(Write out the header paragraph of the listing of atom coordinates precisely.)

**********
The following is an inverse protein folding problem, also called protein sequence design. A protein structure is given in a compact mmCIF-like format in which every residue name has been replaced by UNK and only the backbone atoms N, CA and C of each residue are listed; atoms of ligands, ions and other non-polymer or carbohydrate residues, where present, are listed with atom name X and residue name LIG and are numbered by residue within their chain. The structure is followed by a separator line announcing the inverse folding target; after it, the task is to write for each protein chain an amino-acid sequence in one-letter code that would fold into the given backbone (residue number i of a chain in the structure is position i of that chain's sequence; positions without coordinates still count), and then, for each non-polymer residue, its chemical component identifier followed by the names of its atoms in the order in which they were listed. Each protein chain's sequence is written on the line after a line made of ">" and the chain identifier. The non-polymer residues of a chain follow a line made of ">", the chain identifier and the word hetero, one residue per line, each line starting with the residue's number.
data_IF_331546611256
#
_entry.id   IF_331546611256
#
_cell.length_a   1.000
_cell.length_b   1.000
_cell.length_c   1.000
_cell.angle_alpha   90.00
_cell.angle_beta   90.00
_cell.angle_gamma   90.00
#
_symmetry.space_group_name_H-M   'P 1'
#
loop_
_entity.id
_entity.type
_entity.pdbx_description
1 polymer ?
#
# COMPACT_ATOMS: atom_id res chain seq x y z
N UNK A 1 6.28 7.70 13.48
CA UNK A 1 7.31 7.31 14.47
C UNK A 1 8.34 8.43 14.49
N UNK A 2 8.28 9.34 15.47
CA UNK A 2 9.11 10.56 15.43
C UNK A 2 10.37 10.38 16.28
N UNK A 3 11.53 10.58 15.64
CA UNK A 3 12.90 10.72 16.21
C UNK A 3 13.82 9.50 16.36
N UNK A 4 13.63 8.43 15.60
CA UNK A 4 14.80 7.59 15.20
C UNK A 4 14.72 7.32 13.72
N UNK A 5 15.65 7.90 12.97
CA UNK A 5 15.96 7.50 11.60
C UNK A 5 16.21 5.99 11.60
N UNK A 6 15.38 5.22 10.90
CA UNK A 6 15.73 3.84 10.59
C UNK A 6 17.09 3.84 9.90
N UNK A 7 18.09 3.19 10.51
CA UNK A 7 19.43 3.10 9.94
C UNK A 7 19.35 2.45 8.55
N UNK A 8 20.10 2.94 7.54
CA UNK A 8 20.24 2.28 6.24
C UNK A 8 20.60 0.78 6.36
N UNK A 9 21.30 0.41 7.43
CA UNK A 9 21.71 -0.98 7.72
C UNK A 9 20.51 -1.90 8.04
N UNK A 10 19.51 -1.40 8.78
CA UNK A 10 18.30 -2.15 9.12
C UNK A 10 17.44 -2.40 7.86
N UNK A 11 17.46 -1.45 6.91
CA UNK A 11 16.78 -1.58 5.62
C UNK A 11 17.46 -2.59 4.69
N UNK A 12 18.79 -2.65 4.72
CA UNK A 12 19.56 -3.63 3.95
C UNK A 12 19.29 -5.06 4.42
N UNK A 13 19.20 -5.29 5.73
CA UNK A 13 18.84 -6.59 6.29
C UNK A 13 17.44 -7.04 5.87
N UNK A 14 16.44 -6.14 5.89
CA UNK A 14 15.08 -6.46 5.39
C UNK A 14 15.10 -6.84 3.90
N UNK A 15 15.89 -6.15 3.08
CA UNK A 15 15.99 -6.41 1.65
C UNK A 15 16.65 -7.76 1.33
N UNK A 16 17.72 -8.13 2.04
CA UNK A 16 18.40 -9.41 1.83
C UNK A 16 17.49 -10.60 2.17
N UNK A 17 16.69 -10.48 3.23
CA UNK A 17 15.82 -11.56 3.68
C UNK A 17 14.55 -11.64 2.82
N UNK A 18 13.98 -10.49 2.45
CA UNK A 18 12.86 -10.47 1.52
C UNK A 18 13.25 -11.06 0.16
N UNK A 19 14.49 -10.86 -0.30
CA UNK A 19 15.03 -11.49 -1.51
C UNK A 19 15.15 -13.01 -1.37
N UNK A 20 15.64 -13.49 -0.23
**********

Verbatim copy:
The following is an inverse protein folding problem, also called protein sequence design. A protein structure is given in a compact mmCIF-like format in which every residue name has been replaced by UNK and only the backbone atoms N, CA and C of each residue are listed; atoms of ligands, ions and other non-polymer or carbohydrate residues, where present, are listed with atom name X and residue name LIG and are numbered by residue within their chain. The structure is followed by a separator line announcing the inverse folding target; after it, the task is to write for each protein chain an amino-acid sequence in one-letter code that would fold into the given backbone (residue number i of a chain in the structure is position i of that chain's sequence; positions without coordinates still count), and then, for each non-polymer residue, its chemical component identifier followed by the names of its atoms in the order in which they were listed. Each protein chain's sequence is written on the line after a line made of ">" and the chain identifier. The non-polymer residues of a chain follow a line made of ">", the chain identifier and the word hetero, one residue per line, each line starting with the residue's number.